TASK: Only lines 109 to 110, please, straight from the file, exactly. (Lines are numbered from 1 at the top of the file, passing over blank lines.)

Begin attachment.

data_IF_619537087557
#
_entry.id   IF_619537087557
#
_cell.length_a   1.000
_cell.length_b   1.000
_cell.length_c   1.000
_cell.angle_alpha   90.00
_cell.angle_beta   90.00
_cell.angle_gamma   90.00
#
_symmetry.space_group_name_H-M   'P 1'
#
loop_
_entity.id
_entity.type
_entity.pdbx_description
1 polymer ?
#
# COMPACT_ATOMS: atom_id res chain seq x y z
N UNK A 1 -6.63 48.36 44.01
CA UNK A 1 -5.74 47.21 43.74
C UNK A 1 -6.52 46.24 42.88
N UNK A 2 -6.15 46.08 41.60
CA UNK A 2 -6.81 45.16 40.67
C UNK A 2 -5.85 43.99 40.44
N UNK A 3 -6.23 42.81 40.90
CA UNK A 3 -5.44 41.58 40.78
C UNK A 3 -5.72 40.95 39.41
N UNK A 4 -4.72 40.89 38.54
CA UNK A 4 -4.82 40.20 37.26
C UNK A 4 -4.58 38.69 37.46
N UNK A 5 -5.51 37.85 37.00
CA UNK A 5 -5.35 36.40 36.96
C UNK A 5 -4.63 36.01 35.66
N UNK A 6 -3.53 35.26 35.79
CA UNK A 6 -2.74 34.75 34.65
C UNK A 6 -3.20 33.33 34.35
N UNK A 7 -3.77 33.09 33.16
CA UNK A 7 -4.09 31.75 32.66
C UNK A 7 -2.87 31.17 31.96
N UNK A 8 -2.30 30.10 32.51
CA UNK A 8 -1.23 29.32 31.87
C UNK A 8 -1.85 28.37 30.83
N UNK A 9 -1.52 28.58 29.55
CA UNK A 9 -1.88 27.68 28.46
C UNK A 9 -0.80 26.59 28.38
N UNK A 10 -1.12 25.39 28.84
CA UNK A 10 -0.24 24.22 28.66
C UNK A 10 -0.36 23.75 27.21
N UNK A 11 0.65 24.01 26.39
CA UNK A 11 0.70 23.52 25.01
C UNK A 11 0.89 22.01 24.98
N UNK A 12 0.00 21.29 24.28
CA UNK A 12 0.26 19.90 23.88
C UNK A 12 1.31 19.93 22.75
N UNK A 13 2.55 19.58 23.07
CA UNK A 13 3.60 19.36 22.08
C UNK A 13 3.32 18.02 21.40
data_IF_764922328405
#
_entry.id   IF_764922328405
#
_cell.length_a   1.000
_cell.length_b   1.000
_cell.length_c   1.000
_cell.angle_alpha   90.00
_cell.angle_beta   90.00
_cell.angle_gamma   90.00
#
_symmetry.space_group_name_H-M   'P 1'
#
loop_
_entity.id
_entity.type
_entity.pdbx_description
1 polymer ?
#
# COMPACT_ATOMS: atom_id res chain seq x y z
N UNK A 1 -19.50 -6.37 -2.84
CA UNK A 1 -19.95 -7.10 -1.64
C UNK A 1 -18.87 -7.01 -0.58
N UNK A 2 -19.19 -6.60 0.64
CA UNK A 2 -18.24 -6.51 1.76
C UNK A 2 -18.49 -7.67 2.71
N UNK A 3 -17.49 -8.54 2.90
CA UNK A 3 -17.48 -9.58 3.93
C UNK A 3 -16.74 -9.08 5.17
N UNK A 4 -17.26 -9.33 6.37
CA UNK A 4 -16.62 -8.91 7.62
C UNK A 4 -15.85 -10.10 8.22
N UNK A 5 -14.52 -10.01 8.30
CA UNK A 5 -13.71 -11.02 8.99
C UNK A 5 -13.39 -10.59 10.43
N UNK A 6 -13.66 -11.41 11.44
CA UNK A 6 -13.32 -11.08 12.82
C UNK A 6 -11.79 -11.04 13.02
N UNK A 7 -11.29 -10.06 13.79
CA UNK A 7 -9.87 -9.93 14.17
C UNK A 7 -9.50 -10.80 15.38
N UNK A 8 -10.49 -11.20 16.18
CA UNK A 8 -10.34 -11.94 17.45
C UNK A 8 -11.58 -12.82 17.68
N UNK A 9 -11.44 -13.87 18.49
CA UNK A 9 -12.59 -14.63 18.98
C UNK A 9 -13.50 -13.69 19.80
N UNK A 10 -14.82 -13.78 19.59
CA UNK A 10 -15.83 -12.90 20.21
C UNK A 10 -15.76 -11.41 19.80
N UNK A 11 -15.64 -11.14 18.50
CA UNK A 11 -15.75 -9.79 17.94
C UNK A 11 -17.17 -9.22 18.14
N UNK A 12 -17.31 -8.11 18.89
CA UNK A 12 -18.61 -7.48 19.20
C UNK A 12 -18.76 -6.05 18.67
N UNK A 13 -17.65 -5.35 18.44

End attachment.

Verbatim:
C UNK A 10 -15.76 -11.41 19.80
N UNK A 11 -15.64 -11.14 18.50